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Institute for Sensory Research

Syracuse University ISR Home Biomedical & Chemical Engineering Engineering & Computer Science



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Dr. Bart Farell

Associate Professor, Dept. of Biomedical & Chemical Engineering
Syracuse University
L.C. Smith College of Engineering and Computer Science

Institute for Sensory Research
621 Skytop Road
Syracuse, NY 13244-5290

E-mail:
Phone: 315.443.9717 (office); 315.443.9714 (lab)
Fax: 315.443.1184

Dr. Bart Farell


Education:

Ph.D., McGill University, 1977


Research Areas:

Human vision and cognition.


Research Interests:

Light falling on the two-dimensional retina comes to elicit a world of objects in three-dimensional space. I study the mechanisms that the human visual system uses to construct these objects of perception and cognition. Current and recent research is directed toward understanding the mechanisms of binocular vision and stereoscopic depth perception, determining the computations behind the perceived motion of objects in complex environments, exploring the brain's coding of color information, and demarcating the limits of attention. The methods I use are those of psychophysics, which aim to uncover the functional mechanisms of vision by measuring how task performance varies with the properties of the stimulus and the state of the observer.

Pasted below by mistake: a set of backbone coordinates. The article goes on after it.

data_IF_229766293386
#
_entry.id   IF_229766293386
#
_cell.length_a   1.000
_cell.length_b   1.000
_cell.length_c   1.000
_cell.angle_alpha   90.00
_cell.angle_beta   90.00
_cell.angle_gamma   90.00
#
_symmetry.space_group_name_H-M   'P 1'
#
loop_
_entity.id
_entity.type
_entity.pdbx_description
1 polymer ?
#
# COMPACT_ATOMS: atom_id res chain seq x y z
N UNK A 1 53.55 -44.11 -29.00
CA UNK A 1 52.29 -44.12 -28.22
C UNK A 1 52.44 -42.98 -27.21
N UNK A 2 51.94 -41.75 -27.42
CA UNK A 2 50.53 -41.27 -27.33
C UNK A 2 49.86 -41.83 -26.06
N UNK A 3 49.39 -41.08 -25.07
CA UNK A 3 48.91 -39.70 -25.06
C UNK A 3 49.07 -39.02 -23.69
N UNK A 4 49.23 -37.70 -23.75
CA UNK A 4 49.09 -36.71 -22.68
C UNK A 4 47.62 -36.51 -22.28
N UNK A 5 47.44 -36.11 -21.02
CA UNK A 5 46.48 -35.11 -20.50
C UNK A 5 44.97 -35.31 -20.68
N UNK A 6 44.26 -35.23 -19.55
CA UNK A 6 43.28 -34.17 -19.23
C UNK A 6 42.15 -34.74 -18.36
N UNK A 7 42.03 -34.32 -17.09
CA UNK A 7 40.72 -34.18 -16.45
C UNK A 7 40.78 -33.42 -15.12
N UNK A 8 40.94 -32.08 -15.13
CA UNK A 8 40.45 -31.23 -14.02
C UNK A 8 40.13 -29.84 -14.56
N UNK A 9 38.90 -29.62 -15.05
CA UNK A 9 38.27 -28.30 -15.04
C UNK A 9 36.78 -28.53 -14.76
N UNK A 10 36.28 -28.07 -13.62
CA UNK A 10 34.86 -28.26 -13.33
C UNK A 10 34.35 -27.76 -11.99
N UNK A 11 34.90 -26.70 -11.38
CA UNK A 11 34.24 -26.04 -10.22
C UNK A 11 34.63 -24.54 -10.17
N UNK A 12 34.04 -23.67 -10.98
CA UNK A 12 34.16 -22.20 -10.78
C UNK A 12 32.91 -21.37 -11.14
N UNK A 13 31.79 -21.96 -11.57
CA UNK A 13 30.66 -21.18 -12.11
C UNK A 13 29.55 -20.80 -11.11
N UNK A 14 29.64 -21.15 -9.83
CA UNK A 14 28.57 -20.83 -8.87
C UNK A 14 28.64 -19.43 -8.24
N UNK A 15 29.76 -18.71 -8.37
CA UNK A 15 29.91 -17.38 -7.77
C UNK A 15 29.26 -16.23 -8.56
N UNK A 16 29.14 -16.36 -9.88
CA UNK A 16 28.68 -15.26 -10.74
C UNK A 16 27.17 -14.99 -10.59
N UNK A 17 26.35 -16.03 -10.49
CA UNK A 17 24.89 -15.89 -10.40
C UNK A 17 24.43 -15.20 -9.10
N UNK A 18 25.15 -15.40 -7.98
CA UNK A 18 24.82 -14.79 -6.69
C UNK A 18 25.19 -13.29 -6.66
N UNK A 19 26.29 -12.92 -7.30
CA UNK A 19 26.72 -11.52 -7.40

At the current time, members of the lab are concentrating on stereopsis: the ability to combine information from the two eyes and recover depth from the subtle differences in their retinal images. Traditional theories, dating back to the 1830's, suppose that each eye's image is analyzed to the point where complex image features are identified before the visual system compares the information in the two eyes and extracts positional disparities. Our evidence disputes this view; we think that stereo matching occurs early, uses relatively unanalyzed stimulus elements, and guides the identification of objects and their spatial layout. We are attempting to identify these stimulus elements and to model the computation that converts retinal disparities into depth.

In addition to enlarging our understanding of the brain's functional organization, the work has implications for physiological investigations of neuronal pathways, computational investigations of neural and decision processes, clinical investigations of visual disorders and trauma, and applied investigations of vehicle safety and visual devices and interfaces.


Publications and Abstracts:

For a list of publications, please click here